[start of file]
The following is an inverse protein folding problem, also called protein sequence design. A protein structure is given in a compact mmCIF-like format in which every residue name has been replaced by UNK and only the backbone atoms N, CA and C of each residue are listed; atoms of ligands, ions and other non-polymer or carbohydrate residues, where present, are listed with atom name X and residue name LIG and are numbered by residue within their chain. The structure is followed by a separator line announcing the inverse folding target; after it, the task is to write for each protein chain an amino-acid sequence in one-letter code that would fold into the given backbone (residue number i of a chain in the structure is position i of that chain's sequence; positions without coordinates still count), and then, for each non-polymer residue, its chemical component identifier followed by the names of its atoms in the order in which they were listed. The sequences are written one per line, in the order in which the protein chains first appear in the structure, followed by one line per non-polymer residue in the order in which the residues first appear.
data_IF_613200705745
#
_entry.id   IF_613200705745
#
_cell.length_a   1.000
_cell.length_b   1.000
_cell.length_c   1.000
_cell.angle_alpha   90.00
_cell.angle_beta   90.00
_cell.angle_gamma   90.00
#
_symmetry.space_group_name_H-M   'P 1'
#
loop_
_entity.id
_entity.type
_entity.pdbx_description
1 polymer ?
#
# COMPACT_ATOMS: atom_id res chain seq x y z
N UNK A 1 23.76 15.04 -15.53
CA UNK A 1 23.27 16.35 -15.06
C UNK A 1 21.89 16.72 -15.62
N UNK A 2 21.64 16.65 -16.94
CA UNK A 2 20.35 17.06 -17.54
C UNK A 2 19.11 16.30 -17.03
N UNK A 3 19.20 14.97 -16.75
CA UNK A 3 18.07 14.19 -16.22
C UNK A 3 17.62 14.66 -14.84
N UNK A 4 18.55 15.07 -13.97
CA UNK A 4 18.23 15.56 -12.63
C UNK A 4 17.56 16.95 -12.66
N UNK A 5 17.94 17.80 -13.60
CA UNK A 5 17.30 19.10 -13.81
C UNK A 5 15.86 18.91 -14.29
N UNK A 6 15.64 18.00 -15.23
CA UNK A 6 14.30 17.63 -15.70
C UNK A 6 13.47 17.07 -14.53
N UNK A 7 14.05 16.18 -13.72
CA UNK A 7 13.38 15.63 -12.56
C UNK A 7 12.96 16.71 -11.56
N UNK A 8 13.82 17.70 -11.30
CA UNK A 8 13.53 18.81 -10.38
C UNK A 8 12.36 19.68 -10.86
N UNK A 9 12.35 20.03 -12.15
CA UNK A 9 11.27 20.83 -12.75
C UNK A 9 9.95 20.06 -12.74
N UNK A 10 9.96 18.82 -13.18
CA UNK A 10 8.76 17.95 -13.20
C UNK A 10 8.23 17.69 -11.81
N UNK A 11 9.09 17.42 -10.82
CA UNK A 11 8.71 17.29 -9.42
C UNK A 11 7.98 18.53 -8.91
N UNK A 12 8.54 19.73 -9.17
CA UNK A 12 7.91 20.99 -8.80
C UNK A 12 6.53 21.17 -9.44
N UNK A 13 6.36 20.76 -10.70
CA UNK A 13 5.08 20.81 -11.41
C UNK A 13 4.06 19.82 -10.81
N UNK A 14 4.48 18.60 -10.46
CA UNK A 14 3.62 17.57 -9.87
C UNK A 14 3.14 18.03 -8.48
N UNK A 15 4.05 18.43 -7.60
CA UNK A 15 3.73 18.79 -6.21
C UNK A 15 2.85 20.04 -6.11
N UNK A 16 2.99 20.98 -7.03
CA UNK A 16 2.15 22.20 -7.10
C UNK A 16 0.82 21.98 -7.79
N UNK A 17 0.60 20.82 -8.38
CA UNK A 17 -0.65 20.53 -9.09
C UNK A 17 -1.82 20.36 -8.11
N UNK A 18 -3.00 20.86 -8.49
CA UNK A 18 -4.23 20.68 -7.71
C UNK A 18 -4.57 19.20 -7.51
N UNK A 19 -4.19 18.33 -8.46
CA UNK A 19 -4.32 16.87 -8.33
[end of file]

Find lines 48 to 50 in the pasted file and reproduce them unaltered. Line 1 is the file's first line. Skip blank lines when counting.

C UNK A 9 9.95 20.06 -12.74
N UNK A 10 9.96 18.82 -13.18
CA UNK A 10 8.76 17.95 -13.20